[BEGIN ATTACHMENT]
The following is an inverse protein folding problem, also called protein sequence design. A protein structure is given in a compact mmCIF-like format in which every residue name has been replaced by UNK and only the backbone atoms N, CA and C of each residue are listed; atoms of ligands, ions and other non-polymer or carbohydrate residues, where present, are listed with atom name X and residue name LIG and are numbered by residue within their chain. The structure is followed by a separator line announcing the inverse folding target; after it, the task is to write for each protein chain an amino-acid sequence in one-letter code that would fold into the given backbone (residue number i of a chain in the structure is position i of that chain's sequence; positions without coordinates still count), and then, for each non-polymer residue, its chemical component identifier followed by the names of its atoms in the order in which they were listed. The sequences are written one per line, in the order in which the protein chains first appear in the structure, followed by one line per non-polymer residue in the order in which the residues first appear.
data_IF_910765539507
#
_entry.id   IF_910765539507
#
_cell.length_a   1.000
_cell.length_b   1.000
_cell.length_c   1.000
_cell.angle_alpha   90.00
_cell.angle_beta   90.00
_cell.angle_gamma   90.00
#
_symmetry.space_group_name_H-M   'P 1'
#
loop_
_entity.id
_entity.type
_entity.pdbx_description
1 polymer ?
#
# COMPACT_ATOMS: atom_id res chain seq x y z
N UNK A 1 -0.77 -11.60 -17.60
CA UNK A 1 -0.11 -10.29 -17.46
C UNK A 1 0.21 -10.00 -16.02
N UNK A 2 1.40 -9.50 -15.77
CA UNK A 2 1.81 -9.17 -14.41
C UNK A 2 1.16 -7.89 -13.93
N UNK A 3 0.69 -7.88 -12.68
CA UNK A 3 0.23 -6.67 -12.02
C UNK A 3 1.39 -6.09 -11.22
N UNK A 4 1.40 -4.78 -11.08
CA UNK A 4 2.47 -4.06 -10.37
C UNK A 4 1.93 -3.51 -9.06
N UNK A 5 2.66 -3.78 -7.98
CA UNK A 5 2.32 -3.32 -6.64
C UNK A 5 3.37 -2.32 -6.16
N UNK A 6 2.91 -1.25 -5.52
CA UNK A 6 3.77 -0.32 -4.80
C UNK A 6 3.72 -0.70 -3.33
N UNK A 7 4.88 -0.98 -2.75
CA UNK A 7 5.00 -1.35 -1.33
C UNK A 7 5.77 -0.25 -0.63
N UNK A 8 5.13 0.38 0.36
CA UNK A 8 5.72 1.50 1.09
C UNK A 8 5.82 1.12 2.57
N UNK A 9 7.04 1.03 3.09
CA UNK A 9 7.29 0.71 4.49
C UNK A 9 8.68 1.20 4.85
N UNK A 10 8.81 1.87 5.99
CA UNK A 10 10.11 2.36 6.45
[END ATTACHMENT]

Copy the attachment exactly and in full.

The following is an inverse protein folding problem, also called protein sequence design. A protein structure is given in a compact mmCIF-like format in which every residue name has been replaced by UNK and only the backbone atoms N, CA and C of each residue are listed; atoms of ligands, ions and other non-polymer or carbohydrate residues, where present, are listed with atom name X and residue name LIG and are numbered by residue within their chain. The structure is followed by a separator line announcing the inverse folding target; after it, the task is to write for each protein chain an amino-acid sequence in one-letter code that would fold into the given backbone (residue number i of a chain in the structure is position i of that chain's sequence; positions without coordinates still count), and then, for each non-polymer residue, its chemical component identifier followed by the names of its atoms in the order in which they were listed. The sequences are written one per line, in the order in which the protein chains first appear in the structure, followed by one line per non-polymer residue in the order in which the residues first appear.
data_IF_910765539507
#
_entry.id   IF_910765539507
#
_cell.length_a   1.000
_cell.length_b   1.000
_cell.length_c   1.000
_cell.angle_alpha   90.00
_cell.angle_beta   90.00
_cell.angle_gamma   90.00
#
_symmetry.space_group_name_H-M   'P 1'
#
loop_
_entity.id
_entity.type
_entity.pdbx_description
1 polymer ?
#
# COMPACT_ATOMS: atom_id res chain seq x y z
N UNK A 1 -0.77 -11.60 -17.60
CA UNK A 1 -0.11 -10.29 -17.46
C UNK A 1 0.21 -10.00 -16.02
N UNK A 2 1.40 -9.50 -15.77
CA UNK A 2 1.81 -9.17 -14.41
C UNK A 2 1.16 -7.89 -13.93
N UNK A 3 0.69 -7.88 -12.68
CA UNK A 3 0.23 -6.67 -12.02
C UNK A 3 1.39 -6.09 -11.22
N UNK A 4 1.40 -4.78 -11.08
CA UNK A 4 2.47 -4.06 -10.37
C UNK A 4 1.93 -3.51 -9.06
N UNK A 5 2.66 -3.78 -7.98
CA UNK A 5 2.32 -3.32 -6.64
C UNK A 5 3.37 -2.32 -6.16
N UNK A 6 2.91 -1.25 -5.52
CA UNK A 6 3.77 -0.32 -4.80
C UNK A 6 3.72 -0.70 -3.33
N UNK A 7 4.88 -0.98 -2.75
CA UNK A 7 5.00 -1.35 -1.33
C UNK A 7 5.77 -0.25 -0.63
N UNK A 8 5.13 0.38 0.36
CA UNK A 8 5.72 1.50 1.09
C UNK A 8 5.82 1.12 2.57
N UNK A 9 7.04 1.03 3.09
CA UNK A 9 7.29 0.71 4.49
C UNK A 9 8.68 1.20 4.85
N UNK A 10 8.81 1.87 5.99
CA UNK A 10 10.11 2.36 6.45